Waste-Based Cement with High-Functionality Captures and Stores Carbon
In the final stage of the pilot, 450 tonnes (25,000 blocks) of concrete will be produced per day capturing around 20 tonnes of CO2.
The main feature is the waste-based cement’s sequestration capabilities using steel slag which is a by-product of steel manufacturing. The chief technology officer and co-founder of CarbiCrete, Mehrdad Mahoutian said: “We get steel slag from manufacturers, grind it, and mix it with aggregate and water to make concrete. But it’s weak without cement.”
The concrete is strengthened through a chemical reaction between slag and CO2 to form calcium carbonates which serve as the binding agent. The aggregate of steel slag and other materials are poured into a machine that forms the concrete masonry units. Once the units are placed into the absorption chamber, CO2 is injected into the concrete.
Based on CarbiCrete’s trials third-party testing, the material functions in the same way as cement concrete, sometimes better. The product absorbs water in the same way as original concrete but has shown 30% more compressive strength. It could be more resistant to cracking and breaking under force.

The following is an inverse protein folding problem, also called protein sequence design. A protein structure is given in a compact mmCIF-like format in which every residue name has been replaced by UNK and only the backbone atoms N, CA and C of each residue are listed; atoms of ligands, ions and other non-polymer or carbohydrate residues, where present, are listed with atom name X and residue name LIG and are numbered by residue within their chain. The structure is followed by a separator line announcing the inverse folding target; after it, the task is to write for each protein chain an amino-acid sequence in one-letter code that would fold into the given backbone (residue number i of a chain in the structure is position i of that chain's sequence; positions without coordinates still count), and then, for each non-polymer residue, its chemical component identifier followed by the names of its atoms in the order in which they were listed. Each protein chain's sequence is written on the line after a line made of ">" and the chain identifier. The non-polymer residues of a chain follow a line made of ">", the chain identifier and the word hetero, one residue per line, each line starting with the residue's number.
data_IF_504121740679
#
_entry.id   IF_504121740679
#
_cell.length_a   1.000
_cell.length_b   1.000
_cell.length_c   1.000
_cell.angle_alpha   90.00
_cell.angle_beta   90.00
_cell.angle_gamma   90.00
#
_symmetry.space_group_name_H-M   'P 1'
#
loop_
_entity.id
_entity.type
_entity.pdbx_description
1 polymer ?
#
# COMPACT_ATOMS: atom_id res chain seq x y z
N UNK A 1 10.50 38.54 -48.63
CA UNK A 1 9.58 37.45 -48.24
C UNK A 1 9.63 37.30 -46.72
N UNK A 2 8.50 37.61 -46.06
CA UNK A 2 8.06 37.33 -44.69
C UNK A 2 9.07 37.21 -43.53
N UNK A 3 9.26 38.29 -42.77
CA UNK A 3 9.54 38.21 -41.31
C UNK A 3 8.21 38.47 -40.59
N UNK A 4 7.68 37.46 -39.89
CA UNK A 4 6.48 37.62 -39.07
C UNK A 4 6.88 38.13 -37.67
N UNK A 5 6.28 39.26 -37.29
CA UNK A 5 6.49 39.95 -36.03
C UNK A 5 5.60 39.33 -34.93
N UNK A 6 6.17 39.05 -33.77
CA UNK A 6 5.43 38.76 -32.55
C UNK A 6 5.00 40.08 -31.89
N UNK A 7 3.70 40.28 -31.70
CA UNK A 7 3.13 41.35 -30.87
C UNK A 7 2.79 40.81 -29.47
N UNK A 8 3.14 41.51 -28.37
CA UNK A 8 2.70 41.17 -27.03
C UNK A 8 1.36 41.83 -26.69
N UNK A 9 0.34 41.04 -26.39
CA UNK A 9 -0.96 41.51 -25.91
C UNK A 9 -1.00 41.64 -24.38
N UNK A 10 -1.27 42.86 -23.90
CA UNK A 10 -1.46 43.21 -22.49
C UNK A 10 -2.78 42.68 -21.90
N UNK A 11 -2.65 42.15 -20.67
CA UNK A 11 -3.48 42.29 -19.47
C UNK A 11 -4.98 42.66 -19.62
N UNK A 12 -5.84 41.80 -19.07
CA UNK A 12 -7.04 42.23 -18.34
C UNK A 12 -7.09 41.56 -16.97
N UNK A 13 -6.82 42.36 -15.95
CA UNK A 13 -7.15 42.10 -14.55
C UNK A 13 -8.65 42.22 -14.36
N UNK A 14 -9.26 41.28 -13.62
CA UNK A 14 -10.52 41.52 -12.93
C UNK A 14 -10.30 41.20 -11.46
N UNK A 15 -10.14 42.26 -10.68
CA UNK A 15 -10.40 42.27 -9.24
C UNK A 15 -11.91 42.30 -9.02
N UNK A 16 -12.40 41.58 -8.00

The waste-based cement can be used for pavements, masonry units or a substitute for precast concrete products used in construction. It is potentially cheaper to produce than conventional cement because it is made from garbage or by-product. Conventional cement costs approximately $200 per tonne.
Patio Drummond, the concrete landscaping products plant where the pilot stage is running, uses Portland cement to manufacture concrete. It aims to shift to using the CarbiCrete technology within the next three years.
The green materials market is valued at about $190 billion, with a projected compound annual growth (CAGR) rate of more than 8.8% from 2022 to 2027. CarbiCrete is hoping to appeal to Leadership in Energy and Environmental Design (LEED) contractors.
Cement accounts for around 8% of carbon dioxide emissions worldwide. Sourcing sustainable technology in the building industry has also become imperative to help governments fulfil their climate pledges.